BY DAVID PERRYMAN
Shortly after my wife was born, her father’s check paying the hospital in full was $86.30. The receipt showed that for the healthy delivery, the three day hospital stay was itemized as $30 for the delivery room, $10 per day for her mother’s room, $5 per day for the nursery, $3.50 for miscellaneous expenses and a whopping $7.80 for drugs and other medications.
It was the era of country doctors who often rendered care and, in lieu of cash, for years thereafter found unending supplies of fruits, vegetables, eggs and other gifts of heartfelt gratitude on their porches. That was then, this is now.
Much has changed in the health care industry. When President Reagan signed the Emergency Medical Treatment and Active Labor Act in 1986, medical facilities predicted that the mandate to treat everyone without regard to their ability to pay would place onerous burden on the financial solvency of America’s emergency rooms.
Thirty years later, uncompensated care, medical services rendered to the uninsured population has literally placed hospitals on “life support.”
So what is the answer? Does our country deny medical care to the growing number of Americans who cannot afford medical care and cannot afford medical insurance? There are many voices that protest against programs like Medicaid and the Affordable Care Act, but few voices that have answers to these urgent questions. Unfortunately, our hospitals and clinics cannot survive in the current environment.
According to the Kaiser Family Foundation, in 2014, 45% of all Oklahomans receive their health insurance through an employer provided plan and 33% are either on Medicare, Medicaid or a similar program. Only about 5% of Oklahomans actually shop for and purchase their own individual health plans.
Consequently, Oklahoma has a higher percentage of uninsured citizens [16%] than any state except Texas and those 16% are among the unhealthiest citizens in Oklahoma, a state that is regarded by most to be between the 46th and 50th unhealthiest state in the country.
They are the Oklahomans who visit the emergency room because they have neither insurance nor the means to pay for care. By waiting until a minor illness becomes serious, sometimes life threatening, the cost of treatment skyrockets.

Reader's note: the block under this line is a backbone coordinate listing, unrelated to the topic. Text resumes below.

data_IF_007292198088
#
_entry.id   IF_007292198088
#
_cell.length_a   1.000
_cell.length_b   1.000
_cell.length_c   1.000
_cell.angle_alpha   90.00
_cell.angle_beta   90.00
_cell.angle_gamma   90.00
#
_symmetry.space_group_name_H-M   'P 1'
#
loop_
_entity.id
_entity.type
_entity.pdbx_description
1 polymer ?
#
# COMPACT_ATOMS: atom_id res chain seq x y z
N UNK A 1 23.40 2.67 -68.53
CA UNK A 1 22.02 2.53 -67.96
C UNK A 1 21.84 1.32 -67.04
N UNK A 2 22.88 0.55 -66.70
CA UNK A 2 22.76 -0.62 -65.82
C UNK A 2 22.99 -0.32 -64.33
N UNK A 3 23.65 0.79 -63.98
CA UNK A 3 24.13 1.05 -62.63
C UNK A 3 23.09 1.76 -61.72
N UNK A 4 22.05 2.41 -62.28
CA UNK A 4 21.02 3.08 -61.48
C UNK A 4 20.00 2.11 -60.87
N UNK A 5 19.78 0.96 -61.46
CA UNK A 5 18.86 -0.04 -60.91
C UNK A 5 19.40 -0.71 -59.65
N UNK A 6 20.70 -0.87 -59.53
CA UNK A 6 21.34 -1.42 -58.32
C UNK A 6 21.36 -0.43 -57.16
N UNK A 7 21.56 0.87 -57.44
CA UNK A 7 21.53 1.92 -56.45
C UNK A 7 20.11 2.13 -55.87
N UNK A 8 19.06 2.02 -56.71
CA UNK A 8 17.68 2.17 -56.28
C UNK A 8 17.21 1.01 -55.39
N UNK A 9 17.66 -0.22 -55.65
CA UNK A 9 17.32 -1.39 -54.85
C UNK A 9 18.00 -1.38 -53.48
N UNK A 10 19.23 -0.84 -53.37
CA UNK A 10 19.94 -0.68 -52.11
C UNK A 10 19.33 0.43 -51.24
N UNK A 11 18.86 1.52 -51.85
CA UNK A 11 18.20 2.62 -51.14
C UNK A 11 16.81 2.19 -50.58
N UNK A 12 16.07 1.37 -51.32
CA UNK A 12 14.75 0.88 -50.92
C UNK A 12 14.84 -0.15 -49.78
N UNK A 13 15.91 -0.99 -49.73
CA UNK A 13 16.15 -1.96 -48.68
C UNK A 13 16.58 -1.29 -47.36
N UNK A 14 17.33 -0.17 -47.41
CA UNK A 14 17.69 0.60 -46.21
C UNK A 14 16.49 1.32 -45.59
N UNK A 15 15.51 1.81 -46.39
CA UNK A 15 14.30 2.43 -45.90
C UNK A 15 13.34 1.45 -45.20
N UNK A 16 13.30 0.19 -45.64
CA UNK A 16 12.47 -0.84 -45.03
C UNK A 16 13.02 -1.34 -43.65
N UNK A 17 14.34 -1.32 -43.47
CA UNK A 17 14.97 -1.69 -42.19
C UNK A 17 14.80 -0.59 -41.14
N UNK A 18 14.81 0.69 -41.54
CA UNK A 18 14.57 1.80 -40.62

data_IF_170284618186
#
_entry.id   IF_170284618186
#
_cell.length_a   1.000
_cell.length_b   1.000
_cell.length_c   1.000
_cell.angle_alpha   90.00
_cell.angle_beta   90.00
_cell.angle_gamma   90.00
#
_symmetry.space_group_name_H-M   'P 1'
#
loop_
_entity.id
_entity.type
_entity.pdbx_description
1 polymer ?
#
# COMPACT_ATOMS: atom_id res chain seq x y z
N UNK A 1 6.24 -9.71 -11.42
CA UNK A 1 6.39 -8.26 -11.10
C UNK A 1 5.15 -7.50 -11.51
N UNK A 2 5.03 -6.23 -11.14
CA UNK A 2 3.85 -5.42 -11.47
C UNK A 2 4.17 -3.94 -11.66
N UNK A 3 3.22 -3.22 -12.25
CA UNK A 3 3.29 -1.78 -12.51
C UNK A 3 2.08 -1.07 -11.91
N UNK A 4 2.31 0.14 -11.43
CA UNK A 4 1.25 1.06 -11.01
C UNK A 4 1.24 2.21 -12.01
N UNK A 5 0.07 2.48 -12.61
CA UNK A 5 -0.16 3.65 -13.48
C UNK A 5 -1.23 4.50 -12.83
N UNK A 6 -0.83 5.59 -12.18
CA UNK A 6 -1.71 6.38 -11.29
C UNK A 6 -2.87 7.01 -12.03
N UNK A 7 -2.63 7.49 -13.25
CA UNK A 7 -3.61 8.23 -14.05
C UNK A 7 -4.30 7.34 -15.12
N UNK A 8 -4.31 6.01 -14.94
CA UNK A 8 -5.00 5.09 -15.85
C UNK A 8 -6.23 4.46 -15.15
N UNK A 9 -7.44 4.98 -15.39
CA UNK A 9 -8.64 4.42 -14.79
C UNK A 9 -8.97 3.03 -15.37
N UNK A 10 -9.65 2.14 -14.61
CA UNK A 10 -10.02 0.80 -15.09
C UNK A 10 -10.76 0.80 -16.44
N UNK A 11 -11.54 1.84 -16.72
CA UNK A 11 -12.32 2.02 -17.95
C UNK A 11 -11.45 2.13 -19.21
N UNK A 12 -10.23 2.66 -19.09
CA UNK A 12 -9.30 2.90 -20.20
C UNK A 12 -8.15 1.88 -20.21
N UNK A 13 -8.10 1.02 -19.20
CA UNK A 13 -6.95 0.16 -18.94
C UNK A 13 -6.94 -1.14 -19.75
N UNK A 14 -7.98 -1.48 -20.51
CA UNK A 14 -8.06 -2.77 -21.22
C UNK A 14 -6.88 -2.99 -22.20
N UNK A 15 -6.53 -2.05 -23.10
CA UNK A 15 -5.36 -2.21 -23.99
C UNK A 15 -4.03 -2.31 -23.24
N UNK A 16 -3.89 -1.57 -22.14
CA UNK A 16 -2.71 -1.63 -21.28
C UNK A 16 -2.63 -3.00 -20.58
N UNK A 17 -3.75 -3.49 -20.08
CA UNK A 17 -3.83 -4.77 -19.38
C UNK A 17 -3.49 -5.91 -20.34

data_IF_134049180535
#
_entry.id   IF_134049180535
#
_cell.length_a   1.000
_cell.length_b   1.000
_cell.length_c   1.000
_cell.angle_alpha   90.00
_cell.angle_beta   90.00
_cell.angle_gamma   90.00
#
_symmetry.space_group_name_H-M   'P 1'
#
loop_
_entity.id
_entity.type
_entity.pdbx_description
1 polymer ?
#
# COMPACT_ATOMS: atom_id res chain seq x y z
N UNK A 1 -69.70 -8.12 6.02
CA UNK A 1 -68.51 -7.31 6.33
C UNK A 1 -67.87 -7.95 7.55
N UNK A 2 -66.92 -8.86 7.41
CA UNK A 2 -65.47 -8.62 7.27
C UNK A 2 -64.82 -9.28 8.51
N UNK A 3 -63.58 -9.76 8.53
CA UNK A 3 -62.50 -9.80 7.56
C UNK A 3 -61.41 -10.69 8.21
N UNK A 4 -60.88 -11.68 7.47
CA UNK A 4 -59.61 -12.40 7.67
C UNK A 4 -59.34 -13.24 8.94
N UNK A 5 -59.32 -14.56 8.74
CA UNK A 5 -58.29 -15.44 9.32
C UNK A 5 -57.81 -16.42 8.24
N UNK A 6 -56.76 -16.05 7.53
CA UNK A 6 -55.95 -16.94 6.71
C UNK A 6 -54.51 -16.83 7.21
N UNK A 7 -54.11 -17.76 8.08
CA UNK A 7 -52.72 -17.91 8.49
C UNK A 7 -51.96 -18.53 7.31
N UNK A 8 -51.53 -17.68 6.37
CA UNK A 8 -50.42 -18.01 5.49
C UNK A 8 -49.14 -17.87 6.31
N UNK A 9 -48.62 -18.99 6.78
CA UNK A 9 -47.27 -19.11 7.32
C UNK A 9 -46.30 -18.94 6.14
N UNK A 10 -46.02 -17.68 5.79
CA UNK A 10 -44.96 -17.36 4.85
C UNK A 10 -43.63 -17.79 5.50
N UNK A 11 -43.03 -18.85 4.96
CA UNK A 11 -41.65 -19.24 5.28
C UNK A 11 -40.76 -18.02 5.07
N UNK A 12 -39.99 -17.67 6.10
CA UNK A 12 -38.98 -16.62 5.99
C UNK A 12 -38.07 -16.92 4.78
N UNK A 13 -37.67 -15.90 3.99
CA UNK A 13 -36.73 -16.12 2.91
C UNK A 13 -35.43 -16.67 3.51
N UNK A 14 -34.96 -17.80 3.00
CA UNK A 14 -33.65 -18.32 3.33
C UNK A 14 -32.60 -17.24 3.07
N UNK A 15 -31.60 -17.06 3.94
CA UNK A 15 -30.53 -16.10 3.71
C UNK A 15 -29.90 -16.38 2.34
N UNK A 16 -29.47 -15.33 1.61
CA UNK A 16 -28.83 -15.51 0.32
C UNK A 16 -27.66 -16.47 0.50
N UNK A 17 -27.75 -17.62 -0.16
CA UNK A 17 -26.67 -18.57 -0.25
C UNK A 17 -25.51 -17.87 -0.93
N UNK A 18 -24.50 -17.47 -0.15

Unfortunately, Oklahoma has refused to lift one finger to improve the situation. The Oklahoma Legislature failed to enact a transitional reinsurance program to help keep insurance companies solvent when the claims of unhealthy Oklahomans become excessive. Oklahoma’s Insurance Commissioner refuses to review requested health insurance rate increases. Oklahoma’s governor refuses to do anything to help insure working Oklahomans who are not making enough money to purchase insurance and whose employers do not provide health insurance as a benefit.
So what are the answers? A legislator from Tennessee [which has also neglected the health of its citizens] says that those who cannot purchase insurance should “be like the Mennonites and pay their doctors with vegetables,” and a senate candidate from Nevada said that she was “not ready to back down” from a system where doctors are paid with chickens, because, “Doctors are very sympathetic people.”
Unhealthy, uninsured Oklahomans jeopardize the viability of health care for all of us. Certain politicians and media outlets repeatedly remind us about how bad the Affordable Care Act is and appear to gleefully report that it isn’t working, but they propose no solutions. Until they do, remind them that it would be helpful to work together in a bipartisan way to resolve this problem, because we all know that our uninsured, working poor are not going to get very far by offering a rutabaga in return for an appendectomy.
– David Perryman, a Chickasha Democrat, represents District 56 in the Oklahoma House